In the Prophet’s last sermon, at Mount Arafat in 632 AD, he said, “An Arab has no superiority over a non-Arab, nor a non-Arab has any superiority over an Arab….A white person has no superiority over a black, nor does a black have any superiority over white except by piety and good action.” He challenged his followers to unite under a banner of humanity by distancing themselves from the tendency to categorize others based upon their race.

Subtle Racisms

If you have been shocked by George Floyd’s murder, let’s also be shocked by the many murders the system commits in India towards Dalits who are seen as a low caste and quite often subjected to racism and xenophobia. As Paras Sharma, a psychologist in India, told Vice magazine, “Mainstream media, including Bollywood and pop culture, mostly glorifies upper-caste Hindu culture, and rarely explores themes of violence against Muslims or casteism.”

In some Indian families, mothers would never let their children drink tea because they believed the legend that it darkens skin complexion. A dark-skinned Muslim is called “kala”, as a dark-skinned Indian labelled “madrasi” or some northeast Indians “chinno”.

This form of subtle racism is coupled for us with the notion of the “model immigrant”, when we are told that we contribute to society as make an effort to integrate in ways outlined by the host population.

If we align ourselves with the dominant majority, all will be well. Our social mobility distances us from less desirable communities, whether they are Muslim or Black.

History’s Burden, Our Lesson

During the construction of the East African railway in 1896, the British imported 32,000 laborers from India to work on the railways. It was thought that the Indians would make a serving diligent workforce whereas black people were too lazy, stupid, and volatile to do the work. Subsequently these Indians stayed on as shopkeepers, hotel workers, and administrators.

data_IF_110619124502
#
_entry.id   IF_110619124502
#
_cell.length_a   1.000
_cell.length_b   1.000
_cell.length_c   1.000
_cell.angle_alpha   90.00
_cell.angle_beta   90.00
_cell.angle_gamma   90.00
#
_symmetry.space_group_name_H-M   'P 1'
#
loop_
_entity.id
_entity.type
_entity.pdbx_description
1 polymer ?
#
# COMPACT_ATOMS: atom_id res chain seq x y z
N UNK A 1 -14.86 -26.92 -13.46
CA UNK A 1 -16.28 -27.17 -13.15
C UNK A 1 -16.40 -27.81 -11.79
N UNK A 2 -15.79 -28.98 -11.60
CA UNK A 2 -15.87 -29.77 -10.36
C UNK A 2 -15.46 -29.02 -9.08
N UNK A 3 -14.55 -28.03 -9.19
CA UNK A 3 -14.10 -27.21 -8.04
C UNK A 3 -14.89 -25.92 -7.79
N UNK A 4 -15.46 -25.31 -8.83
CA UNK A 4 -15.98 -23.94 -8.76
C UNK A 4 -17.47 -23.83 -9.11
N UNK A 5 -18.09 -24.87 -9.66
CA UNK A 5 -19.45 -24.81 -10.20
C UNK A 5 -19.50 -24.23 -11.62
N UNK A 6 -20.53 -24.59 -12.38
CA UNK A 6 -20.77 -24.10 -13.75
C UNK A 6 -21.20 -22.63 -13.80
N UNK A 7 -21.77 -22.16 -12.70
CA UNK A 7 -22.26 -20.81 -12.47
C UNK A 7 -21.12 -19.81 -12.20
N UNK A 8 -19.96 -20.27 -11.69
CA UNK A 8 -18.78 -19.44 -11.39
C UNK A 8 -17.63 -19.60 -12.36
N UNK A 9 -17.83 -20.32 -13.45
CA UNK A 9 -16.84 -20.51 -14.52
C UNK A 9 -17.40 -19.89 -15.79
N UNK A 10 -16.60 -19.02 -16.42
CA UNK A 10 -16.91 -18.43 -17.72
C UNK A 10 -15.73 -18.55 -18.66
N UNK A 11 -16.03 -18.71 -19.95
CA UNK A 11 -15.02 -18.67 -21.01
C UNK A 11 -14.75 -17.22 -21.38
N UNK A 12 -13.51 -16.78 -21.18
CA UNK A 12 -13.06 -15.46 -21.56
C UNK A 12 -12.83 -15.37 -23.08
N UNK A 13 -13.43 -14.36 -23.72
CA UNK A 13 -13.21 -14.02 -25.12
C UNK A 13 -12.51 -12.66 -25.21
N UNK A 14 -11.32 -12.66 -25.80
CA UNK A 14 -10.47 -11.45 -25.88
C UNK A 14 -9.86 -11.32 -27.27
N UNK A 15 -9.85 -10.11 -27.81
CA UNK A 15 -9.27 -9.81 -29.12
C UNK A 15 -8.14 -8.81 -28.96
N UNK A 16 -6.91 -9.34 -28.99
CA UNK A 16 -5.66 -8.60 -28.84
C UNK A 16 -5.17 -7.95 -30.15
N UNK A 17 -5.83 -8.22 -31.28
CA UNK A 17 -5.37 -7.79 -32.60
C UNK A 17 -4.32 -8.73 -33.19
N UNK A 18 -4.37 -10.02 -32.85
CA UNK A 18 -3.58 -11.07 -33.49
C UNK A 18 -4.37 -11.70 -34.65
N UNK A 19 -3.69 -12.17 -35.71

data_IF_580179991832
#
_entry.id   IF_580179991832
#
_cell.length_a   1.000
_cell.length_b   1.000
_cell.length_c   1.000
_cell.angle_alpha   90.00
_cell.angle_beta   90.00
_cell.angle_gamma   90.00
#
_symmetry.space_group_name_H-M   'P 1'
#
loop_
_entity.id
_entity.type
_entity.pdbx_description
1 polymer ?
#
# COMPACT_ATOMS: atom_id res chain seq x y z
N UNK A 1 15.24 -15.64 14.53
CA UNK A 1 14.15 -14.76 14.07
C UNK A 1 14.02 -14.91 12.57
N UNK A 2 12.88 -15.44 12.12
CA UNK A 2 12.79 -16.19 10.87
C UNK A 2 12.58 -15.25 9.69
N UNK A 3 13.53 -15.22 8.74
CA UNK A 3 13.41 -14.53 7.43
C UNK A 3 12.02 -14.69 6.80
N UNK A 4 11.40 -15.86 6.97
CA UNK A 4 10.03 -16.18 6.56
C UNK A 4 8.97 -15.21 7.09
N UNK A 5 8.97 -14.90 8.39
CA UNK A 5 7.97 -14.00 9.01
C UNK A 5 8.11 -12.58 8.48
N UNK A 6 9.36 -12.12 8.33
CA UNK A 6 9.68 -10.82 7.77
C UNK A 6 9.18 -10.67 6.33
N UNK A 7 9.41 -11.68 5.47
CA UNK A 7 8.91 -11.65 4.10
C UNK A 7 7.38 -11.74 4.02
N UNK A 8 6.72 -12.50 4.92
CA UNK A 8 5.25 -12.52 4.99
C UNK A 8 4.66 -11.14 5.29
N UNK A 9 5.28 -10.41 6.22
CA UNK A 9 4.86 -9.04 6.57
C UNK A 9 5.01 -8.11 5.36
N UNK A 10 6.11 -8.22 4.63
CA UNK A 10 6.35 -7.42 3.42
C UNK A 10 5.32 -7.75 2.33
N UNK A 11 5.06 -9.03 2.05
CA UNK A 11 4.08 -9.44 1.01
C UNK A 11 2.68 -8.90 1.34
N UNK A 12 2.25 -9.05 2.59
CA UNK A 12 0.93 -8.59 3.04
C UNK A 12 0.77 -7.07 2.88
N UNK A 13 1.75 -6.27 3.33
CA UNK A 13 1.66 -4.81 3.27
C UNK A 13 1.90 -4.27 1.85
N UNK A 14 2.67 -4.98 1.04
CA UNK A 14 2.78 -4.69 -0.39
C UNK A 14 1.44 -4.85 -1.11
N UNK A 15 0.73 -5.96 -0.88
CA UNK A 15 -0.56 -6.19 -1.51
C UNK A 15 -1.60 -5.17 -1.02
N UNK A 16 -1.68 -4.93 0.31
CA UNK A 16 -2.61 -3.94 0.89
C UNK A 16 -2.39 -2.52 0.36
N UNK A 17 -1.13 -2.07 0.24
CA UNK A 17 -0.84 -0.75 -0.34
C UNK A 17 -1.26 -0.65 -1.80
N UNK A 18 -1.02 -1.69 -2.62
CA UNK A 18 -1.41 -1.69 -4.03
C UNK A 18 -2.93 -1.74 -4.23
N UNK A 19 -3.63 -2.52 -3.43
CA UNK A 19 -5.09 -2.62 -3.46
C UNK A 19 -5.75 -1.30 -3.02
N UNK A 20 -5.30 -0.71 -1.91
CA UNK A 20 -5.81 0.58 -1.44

By the time the British began their process of leaving the colonies, the Indians had a stronghold on commercial trade in the area and had become the professional class. After Uganda’s Idi Amin expelled them in 1972, they were offered a safe haven in the UK. The general narrative was that these Asian immigrants were educated, entrepreneurial, and able to create employment opportunities.

But as Yasmin Alibhai-Brown has pointed out, it was not uncommon for Asians in Uganda to hold racist views about black people, mirrored the white establishment’s assumptions of indigenous Africans as stupid, dangerous, easy to fool, and incapable of commerce.

As multiculturalism became a concept in British society, many Asian households maintained the view that blackness is bad. Marrying a black man or woman is less prefered than marriage to a white man or woman.

Mira Nair’s 1991 film Mississippi Masala told the story of an American Asian woman falling for a black man. Almost 30 years later, if a black man was brought home in some Asian households, you’d find the same utterance of disbelief.

While we learn of #BlackLivesMatter and structural racism, let’s also understand our silence to the subtle racisms within our communities, families, and homes. Anti-Blackness isn’t just about the N-word. It’s the aunt who judges people on the fairness of their skin, the uncle who blindly uses “kala”.

Racism isn’t ended with the upload of a generic statement or a quote from the Qu’ran. We must be willing to listen, understand, and reflect on the colorism around us before passing lessons to the next generation. What makes people beautiful are their actions not the tones of their skin.